Indigo-haired Diana, "too old or too young for everything," gets more than she wishes for when she succeeds in breathing life into a clay figure she hopes will be her friend. Diana's the only child among the Amazons, female warriors who never age--and her mother is their queen, with little attention to spare: "Not yet, Diana," she snaps after being asked to play, then turns to a colleague: "Senator, I understand your concern." By contrast, Mona, Diana's clay creation, offers her loyalty and warmth: "We're birds of a feather," she tells Diana. But Mona has no scruples, and making trouble amuses her: "Don't be a wimp," she taunts in one scene. "Aren't Amazons supposed to be brave?" In this smartly paced adventure, the Hales (the Princess in Black series) create a persuasive portrait of a girl torn between her need for companionship and her inner doubts about Mona's demands. Ying (Meow!) draws Diana with polished lines and facial expressions that make her conflicting emotions plain. A suspenseful climax offers action on a supernatural scale, and with an all-female cast of warriors, there's no shortage of role models. Ages 8--12. (Jan.)

Kirkus Review

A young Diana of Themyscira makes an unusual friend.Not quite Wonder Woman yet, this preteen princess of the Amazons is finding it more and more difficult to find her place on their isolated island. Too old to be considered the village baby but too young to be trained in combat, Diana spends her days trying to stay out of trouble. After mixing clay with wet sand to sculpt another young girl to talk to, Diana is shocked when her sculpture springs to life. Diana and her new pal, Mona, enjoy each other's company, but Mona may not be as innocent as she seems. Ying's comic panels move effectively, conveying action and emotion with ease, while the Hales craft a pleasant, upbeat adventure for Diana that doesn't lean too heavily on Wonder Woman lore to work. Young readers intimidated by the PG-13 rating applied to Patty Jenkins' 2017 film will find a brightly colored and softly structured entry point here. Diana presents white, but there is racial diversity apparent in the secondary cast of characters. While there's nothing here that radically redefines the character or breaks narrative ground, it's refreshing to have a Wonder Woman story for kids that gives them a proper steppingstone into the fandom.A cute and brightly rendered bit of backstory for DC's Amazon warrior. (Graphic adventure. 8-12) Copyright Kirkus Reviews, used with permission.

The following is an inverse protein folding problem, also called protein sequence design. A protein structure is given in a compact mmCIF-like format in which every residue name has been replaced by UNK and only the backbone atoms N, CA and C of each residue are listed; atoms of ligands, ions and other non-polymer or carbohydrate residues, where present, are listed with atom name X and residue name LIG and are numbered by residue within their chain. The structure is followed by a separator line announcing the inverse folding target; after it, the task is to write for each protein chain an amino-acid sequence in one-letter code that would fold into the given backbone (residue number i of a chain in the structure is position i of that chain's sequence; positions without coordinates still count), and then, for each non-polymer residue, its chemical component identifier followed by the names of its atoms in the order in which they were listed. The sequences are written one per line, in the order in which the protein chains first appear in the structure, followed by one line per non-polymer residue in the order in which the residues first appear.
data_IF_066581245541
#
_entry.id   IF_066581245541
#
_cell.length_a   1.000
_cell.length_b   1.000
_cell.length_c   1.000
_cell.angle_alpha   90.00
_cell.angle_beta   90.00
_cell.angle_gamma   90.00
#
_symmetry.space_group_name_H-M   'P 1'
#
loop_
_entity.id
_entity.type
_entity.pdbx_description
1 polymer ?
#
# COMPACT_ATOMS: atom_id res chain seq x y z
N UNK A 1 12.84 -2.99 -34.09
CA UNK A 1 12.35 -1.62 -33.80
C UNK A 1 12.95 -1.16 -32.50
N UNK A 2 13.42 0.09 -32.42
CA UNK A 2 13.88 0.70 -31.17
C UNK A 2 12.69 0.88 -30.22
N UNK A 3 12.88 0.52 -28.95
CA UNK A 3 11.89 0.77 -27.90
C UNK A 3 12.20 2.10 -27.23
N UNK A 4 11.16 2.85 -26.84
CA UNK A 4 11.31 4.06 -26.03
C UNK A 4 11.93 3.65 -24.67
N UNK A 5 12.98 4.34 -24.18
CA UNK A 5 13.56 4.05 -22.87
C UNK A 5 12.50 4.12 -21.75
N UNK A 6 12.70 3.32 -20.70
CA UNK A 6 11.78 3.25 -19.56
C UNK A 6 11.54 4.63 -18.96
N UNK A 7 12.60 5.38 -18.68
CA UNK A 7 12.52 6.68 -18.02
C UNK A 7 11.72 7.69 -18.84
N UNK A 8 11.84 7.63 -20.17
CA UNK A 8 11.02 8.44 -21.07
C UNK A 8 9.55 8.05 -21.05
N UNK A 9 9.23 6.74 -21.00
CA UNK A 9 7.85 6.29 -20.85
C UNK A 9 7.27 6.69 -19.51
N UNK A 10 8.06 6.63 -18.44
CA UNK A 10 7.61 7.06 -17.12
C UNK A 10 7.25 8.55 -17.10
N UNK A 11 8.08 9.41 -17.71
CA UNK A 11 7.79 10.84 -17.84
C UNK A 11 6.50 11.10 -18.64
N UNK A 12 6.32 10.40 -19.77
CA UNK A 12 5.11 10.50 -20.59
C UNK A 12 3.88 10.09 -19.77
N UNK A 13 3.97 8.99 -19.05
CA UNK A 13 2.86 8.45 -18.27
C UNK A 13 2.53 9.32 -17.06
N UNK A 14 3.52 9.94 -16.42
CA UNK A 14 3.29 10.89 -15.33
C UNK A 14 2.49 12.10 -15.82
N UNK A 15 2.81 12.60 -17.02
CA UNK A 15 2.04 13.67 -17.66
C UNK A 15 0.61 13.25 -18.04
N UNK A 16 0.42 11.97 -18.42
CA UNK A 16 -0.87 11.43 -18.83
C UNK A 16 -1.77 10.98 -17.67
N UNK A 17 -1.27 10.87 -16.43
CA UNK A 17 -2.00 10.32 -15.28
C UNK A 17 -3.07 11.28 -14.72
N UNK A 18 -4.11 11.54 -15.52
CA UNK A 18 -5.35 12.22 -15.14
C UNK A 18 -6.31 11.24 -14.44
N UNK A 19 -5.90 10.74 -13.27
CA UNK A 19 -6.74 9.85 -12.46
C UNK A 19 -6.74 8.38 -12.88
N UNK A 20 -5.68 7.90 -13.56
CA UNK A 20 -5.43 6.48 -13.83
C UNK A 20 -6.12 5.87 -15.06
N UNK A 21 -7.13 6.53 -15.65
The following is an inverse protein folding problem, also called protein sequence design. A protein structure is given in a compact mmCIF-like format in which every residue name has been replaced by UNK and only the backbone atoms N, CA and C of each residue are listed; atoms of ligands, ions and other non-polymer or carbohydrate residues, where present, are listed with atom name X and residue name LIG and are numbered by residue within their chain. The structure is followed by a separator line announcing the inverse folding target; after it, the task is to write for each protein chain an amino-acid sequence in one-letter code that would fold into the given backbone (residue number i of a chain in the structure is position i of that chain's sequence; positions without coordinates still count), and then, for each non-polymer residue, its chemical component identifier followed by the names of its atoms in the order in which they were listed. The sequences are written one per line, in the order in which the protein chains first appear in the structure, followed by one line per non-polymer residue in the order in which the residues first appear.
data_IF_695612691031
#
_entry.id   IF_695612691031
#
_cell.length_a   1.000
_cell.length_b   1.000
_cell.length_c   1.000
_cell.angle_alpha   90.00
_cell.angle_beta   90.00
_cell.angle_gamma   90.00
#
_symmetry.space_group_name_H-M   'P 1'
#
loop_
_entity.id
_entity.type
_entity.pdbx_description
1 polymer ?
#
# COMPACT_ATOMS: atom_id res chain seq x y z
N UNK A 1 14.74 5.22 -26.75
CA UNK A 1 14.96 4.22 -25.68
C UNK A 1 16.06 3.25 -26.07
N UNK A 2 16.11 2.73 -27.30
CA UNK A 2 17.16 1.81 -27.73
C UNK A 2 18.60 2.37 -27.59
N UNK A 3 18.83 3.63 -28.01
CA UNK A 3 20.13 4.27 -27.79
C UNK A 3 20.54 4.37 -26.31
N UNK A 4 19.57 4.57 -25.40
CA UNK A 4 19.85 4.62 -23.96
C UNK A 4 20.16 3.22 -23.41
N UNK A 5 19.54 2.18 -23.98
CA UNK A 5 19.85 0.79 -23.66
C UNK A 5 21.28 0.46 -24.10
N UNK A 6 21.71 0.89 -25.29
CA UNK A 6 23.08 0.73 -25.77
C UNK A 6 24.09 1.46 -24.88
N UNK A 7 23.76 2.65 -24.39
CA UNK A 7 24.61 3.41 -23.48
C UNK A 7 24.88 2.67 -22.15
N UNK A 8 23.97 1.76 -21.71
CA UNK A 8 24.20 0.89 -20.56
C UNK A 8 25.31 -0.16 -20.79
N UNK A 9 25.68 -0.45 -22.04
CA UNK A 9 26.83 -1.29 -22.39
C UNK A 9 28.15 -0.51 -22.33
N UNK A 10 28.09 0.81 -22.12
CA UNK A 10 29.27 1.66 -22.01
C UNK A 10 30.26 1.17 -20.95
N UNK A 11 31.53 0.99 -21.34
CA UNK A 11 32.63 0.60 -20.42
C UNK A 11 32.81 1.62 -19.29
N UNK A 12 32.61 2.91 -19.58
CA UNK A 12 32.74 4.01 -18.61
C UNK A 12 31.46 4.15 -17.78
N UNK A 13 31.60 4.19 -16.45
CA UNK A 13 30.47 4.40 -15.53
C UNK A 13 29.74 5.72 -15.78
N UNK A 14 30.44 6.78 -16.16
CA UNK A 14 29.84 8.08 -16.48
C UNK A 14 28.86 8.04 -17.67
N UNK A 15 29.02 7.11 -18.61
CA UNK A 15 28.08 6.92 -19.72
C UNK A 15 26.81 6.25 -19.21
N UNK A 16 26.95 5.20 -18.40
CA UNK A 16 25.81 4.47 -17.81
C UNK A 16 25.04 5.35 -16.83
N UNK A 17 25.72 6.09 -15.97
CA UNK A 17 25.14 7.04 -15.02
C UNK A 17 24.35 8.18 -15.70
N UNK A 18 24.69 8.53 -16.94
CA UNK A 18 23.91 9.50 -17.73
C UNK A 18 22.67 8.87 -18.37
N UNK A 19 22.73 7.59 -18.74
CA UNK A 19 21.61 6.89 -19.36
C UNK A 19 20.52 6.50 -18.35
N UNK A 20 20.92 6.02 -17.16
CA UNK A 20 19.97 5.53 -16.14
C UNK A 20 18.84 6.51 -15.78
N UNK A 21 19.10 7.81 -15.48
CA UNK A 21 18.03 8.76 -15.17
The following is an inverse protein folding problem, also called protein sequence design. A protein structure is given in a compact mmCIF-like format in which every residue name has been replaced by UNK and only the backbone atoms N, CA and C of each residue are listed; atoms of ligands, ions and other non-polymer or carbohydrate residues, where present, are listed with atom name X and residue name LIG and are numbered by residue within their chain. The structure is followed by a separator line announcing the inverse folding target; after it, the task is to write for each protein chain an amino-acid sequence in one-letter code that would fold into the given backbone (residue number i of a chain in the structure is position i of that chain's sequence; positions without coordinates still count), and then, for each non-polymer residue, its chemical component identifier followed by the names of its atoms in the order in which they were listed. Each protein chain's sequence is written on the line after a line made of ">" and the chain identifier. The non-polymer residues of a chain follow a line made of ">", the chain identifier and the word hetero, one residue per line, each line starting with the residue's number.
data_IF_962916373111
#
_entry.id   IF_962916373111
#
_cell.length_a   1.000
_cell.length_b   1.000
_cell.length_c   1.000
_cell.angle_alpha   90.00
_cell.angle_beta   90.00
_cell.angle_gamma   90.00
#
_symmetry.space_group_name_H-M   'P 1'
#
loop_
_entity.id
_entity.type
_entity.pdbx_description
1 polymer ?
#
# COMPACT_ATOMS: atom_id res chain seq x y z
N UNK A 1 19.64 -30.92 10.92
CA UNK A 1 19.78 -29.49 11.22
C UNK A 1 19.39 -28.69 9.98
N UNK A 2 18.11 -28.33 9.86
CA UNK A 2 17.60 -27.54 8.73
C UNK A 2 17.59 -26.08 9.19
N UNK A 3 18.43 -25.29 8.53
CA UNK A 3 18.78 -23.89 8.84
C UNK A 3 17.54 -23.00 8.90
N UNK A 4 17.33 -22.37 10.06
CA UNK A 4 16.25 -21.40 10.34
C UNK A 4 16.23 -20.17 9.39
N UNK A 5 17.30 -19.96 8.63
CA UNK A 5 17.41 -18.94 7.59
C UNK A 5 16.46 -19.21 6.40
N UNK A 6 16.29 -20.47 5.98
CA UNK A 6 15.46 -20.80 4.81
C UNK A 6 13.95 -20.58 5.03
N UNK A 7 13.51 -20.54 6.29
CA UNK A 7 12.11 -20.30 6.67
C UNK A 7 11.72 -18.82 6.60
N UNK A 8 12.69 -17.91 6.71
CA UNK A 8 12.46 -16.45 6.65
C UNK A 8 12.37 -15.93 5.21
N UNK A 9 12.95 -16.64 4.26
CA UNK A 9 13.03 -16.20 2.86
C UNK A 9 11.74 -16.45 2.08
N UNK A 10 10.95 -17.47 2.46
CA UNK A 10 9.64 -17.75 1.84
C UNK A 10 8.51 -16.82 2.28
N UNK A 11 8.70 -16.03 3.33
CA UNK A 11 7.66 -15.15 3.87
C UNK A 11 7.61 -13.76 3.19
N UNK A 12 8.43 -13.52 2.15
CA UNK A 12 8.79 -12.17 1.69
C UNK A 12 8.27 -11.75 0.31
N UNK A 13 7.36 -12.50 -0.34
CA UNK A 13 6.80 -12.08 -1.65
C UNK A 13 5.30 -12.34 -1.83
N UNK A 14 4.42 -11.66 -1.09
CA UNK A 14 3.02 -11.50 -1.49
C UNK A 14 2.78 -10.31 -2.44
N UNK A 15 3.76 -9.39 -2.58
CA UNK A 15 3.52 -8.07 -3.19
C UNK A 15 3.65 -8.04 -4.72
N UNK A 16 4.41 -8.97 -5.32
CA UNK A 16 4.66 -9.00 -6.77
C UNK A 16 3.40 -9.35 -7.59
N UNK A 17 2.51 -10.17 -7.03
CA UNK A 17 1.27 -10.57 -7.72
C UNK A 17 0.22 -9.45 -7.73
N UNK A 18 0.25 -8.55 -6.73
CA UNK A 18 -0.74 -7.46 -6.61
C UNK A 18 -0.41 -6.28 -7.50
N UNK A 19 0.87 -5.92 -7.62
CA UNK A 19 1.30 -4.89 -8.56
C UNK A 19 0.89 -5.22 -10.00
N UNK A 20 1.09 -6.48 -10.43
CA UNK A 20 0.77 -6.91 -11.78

Booklist Review

In this middle-grade graphic novel, Diana, soon to be Wonder Woman, current princess of the Amazons, is a kid living on the island of Themyscira. With her mother spending less time with her and more time being queen, Diana is starting to feel very lonely. One day, she uses magic to conjure up a new friend. Diana is having a great time with someone her own age, but as their tricks become dangerous, Diana wonders if she's doing the right thing. Finally, the tricks cause a huge problem, and Diana must decide if she will stand up for her aunties and queen or continue down the treacherous path her new friend has created. This inviting introduction to well-known Wonder Woman nicely complicates the classic superhero story and shows young readers that even superheroes can feel lonely and be frustrated by their circumstance. Beautifully colored artwork, featuring clearly choreographed action and expressive, kid-like figures, in easy-to-follow panels makes this particularly well-suited to comic-book newbies. Hand to kiddos eager for an entry into superhero comics.--Traci Glass Copyright 2020 Booklist